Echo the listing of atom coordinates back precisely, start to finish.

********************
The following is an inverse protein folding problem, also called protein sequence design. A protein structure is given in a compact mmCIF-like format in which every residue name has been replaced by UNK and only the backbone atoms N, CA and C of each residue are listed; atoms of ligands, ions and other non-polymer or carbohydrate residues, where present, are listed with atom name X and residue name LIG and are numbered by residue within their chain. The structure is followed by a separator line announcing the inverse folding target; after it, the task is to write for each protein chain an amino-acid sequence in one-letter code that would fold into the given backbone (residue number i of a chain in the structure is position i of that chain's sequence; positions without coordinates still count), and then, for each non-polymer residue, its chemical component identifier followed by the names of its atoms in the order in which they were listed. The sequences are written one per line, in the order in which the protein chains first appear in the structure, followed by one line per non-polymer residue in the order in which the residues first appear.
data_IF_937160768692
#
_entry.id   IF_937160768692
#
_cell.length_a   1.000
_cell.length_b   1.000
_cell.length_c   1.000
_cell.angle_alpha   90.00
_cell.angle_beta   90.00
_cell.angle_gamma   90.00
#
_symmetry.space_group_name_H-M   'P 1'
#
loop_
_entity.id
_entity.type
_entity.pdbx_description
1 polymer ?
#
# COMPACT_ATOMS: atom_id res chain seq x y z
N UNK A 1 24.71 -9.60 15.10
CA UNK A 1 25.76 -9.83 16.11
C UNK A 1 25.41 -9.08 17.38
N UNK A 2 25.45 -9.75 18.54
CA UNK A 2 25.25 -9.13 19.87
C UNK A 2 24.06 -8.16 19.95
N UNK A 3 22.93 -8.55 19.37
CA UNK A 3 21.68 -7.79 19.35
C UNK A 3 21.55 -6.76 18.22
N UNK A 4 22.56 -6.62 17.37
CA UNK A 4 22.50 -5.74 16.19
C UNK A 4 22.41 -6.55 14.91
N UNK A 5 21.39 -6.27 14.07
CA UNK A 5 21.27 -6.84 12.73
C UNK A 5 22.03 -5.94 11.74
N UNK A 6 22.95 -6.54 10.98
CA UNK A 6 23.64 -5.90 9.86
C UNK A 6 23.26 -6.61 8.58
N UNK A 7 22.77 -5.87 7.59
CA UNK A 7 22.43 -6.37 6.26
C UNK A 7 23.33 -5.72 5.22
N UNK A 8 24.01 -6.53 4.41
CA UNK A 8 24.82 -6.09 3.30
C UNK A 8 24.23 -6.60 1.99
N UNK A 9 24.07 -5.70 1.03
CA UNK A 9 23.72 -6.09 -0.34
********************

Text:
The following is an inverse protein folding problem, also called protein sequence design. A protein structure is given in a compact mmCIF-like format in which every residue name has been replaced by UNK and only the backbone atoms N, CA and C of each residue are listed; atoms of ligands, ions and other non-polymer or carbohydrate residues, where present, are listed with atom name X and residue name LIG and are numbered by residue within their chain. The structure is followed by a separator line announcing the inverse folding target; after it, the task is to write for each protein chain an amino-acid sequence in one-letter code that would fold into the given backbone (residue number i of a chain in the structure is position i of that chain's sequence; positions without coordinates still count), and then, for each non-polymer residue, its chemical component identifier followed by the names of its atoms in the order in which they were listed. The sequences are written one per line, in the order in which the protein chains first appear in the structure, followed by one line per non-polymer residue in the order in which the residues first appear.
data_IF_937160768692
#
_entry.id   IF_937160768692
#
_cell.length_a   1.000
_cell.length_b   1.000
_cell.length_c   1.000
_cell.angle_alpha   90.00
_cell.angle_beta   90.00
_cell.angle_gamma   90.00
#
_symmetry.space_group_name_H-M   'P 1'
#
loop_
_entity.id
_entity.type
_entity.pdbx_description
1 polymer ?
#
# COMPACT_ATOMS: atom_id res chain seq x y z
N UNK A 1 24.71 -9.60 15.10
CA UNK A 1 25.76 -9.83 16.11
C UNK A 1 25.41 -9.08 17.38
N UNK A 2 25.45 -9.75 18.54
CA UNK A 2 25.25 -9.13 19.87
C UNK A 2 24.06 -8.16 19.95
N UNK A 3 22.93 -8.55 19.37
CA UNK A 3 21.68 -7.79 19.35
C UNK A 3 21.55 -6.76 18.22
N UNK A 4 22.56 -6.62 17.37
CA UNK A 4 22.50 -5.74 16.19
C UNK A 4 22.41 -6.55 14.91
N UNK A 5 21.39 -6.27 14.07
CA UNK A 5 21.27 -6.84 12.73
C UNK A 5 22.03 -5.94 11.74
N UNK A 6 22.95 -6.54 10.98
CA UNK A 6 23.64 -5.90 9.86
C UNK A 6 23.26 -6.61 8.58
N UNK A 7 22.77 -5.87 7.59
CA UNK A 7 22.43 -6.37 6.26
C UNK A 7 23.33 -5.72 5.22
N UNK A 8 24.01 -6.53 4.41
CA UNK A 8 24.82 -6.09 3.30
C UNK A 8 24.23 -6.60 1.99
N UNK A 9 24.07 -5.70 1.03
CA UNK A 9 23.72 -6.09 -0.34